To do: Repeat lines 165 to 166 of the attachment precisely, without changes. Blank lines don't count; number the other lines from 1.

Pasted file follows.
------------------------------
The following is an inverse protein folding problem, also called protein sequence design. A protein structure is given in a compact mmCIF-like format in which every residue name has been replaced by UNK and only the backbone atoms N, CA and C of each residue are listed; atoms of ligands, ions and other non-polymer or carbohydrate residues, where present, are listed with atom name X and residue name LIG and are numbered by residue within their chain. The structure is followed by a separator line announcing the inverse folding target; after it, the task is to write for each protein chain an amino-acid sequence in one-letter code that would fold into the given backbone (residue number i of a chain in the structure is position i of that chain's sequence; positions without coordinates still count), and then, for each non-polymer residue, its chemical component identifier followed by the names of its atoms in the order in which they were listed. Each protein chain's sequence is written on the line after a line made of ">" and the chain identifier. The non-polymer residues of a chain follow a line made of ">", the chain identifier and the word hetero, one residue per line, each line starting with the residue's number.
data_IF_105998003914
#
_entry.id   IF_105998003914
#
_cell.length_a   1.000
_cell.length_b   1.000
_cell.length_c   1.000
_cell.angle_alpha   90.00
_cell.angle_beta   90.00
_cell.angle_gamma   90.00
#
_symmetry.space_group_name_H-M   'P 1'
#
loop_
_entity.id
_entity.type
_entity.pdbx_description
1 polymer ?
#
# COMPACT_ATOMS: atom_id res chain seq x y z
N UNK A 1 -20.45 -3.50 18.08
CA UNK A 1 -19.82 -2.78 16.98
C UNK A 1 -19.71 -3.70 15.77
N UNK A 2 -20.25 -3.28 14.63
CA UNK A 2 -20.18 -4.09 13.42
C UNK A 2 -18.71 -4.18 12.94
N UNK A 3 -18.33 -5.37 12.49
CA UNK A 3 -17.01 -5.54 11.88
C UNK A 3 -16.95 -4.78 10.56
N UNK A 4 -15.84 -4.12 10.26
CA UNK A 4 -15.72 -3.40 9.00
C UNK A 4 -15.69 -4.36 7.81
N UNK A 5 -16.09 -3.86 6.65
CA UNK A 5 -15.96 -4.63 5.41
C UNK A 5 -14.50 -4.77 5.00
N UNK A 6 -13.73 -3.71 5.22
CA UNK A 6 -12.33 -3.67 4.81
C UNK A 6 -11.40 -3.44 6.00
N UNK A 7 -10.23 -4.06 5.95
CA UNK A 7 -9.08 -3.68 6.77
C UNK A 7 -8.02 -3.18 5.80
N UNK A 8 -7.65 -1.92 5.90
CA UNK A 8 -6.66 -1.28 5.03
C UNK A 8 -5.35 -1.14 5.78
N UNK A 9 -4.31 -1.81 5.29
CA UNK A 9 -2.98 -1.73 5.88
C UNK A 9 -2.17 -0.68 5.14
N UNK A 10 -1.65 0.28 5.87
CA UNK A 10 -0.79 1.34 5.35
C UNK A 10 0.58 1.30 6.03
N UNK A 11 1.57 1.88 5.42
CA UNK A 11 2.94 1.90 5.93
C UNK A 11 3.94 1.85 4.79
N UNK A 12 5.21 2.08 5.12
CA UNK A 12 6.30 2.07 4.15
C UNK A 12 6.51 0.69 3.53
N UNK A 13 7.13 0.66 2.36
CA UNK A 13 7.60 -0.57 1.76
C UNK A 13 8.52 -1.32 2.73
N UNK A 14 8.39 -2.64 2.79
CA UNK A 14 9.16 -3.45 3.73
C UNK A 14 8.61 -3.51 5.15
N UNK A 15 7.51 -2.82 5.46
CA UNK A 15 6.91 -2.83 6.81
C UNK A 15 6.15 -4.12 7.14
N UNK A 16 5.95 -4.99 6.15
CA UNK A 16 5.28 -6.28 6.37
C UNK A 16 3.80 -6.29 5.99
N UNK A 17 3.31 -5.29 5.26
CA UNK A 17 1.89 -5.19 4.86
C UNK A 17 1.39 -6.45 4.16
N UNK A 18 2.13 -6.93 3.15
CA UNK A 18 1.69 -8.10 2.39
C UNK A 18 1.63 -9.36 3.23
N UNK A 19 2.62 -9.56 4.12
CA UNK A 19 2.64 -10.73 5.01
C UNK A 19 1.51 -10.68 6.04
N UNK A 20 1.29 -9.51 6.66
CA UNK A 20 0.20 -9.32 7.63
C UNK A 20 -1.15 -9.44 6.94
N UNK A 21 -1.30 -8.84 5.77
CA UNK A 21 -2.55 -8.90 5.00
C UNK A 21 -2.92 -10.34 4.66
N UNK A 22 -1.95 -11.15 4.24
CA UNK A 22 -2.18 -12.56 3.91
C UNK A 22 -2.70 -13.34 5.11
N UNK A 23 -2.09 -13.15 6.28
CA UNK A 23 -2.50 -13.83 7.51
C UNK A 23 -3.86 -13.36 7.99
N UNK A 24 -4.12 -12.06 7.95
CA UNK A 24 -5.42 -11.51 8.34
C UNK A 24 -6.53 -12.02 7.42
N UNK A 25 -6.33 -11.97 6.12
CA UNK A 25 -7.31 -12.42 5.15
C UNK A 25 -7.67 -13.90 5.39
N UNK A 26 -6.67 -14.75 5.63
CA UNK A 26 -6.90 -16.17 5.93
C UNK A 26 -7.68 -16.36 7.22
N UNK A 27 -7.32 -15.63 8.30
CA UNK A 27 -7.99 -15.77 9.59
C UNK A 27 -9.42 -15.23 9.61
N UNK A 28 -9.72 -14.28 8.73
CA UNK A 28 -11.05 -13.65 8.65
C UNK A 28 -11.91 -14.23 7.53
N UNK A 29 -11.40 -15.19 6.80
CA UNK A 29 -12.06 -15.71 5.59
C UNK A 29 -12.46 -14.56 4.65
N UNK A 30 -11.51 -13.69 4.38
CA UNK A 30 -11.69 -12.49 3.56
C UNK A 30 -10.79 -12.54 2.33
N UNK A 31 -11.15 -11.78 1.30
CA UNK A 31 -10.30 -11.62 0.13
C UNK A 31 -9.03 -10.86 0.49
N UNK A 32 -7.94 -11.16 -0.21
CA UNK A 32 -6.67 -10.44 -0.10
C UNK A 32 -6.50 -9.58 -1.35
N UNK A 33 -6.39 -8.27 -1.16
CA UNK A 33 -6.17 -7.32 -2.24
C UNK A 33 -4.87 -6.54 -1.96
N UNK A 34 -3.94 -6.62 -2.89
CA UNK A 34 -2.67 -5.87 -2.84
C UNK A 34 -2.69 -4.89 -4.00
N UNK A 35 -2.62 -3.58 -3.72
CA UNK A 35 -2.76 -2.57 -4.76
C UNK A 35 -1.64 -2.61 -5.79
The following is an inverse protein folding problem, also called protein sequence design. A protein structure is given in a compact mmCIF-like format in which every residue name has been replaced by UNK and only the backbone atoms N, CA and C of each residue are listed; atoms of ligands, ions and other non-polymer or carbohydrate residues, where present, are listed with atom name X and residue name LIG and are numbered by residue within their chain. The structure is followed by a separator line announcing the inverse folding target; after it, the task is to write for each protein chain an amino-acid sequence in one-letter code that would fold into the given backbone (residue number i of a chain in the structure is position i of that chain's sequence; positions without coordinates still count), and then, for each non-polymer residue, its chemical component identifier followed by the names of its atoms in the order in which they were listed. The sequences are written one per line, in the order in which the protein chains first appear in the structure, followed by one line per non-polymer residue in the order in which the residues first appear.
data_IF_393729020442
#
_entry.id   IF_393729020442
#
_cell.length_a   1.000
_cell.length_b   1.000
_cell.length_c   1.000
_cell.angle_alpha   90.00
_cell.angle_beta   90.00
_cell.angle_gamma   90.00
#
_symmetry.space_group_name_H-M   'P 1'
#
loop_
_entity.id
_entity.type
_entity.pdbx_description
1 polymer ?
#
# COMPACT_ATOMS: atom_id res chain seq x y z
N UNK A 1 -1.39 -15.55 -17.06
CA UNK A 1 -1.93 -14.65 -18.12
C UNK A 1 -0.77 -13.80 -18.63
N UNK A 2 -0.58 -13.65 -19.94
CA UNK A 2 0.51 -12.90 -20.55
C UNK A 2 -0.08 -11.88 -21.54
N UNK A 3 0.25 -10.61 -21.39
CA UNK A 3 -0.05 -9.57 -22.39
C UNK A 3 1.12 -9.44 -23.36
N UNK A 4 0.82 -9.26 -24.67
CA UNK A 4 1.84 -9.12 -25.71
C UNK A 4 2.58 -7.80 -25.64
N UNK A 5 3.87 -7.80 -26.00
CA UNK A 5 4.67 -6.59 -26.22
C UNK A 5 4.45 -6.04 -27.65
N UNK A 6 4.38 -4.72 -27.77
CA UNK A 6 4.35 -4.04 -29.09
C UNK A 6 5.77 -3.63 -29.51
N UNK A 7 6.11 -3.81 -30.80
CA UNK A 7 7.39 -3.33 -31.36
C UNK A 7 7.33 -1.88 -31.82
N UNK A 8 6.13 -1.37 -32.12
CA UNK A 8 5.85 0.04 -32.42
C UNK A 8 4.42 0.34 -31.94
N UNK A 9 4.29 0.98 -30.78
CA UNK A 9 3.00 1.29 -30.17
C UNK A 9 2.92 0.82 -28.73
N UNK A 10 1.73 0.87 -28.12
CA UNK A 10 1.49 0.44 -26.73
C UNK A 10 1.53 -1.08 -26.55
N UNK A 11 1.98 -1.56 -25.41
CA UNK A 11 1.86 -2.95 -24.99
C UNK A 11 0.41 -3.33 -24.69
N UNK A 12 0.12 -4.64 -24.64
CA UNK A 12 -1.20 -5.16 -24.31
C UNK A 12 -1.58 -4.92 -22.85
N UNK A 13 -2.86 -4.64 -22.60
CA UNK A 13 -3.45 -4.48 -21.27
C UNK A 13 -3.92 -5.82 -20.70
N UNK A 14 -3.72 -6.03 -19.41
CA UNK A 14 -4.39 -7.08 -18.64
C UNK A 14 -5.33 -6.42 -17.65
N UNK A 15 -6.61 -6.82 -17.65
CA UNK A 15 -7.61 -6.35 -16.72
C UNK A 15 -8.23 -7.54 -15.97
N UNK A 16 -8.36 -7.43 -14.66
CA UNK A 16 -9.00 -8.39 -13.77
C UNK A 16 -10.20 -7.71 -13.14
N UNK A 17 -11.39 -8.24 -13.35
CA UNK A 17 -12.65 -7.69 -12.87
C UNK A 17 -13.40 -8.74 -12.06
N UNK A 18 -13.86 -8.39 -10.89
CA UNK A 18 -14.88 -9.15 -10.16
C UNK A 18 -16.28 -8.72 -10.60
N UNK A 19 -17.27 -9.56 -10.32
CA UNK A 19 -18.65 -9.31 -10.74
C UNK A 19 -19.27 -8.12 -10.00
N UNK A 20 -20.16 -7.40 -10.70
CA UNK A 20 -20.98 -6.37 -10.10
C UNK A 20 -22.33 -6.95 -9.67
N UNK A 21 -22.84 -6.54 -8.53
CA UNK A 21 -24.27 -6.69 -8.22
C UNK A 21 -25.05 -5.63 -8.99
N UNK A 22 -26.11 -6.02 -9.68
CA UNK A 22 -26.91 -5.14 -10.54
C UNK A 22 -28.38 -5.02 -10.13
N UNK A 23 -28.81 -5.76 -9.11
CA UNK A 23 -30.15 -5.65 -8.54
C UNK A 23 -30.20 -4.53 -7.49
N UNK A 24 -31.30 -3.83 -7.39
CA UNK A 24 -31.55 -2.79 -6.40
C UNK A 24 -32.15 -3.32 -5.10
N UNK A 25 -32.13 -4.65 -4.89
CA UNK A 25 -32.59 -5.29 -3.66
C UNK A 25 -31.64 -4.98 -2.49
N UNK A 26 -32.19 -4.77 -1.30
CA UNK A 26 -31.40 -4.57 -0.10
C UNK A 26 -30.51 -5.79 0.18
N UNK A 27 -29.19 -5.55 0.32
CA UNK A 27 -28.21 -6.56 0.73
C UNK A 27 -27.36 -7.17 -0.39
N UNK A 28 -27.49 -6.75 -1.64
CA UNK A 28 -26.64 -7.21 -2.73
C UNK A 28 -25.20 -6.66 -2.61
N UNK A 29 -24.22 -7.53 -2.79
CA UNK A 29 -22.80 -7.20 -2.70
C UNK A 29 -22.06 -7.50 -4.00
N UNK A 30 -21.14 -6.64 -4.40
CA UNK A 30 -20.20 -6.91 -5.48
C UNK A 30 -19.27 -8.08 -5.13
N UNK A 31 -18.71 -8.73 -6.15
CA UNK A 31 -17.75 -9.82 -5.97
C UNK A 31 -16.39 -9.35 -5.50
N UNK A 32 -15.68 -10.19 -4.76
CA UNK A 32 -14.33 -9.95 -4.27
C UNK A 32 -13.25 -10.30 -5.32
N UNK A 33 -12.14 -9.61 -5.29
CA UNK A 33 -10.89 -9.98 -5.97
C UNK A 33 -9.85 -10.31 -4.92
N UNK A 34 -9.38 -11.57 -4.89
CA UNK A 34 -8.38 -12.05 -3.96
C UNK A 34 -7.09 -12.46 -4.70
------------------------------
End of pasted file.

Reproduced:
C UNK A 6 5.77 -3.63 -29.51
N UNK A 7 6.11 -3.81 -30.80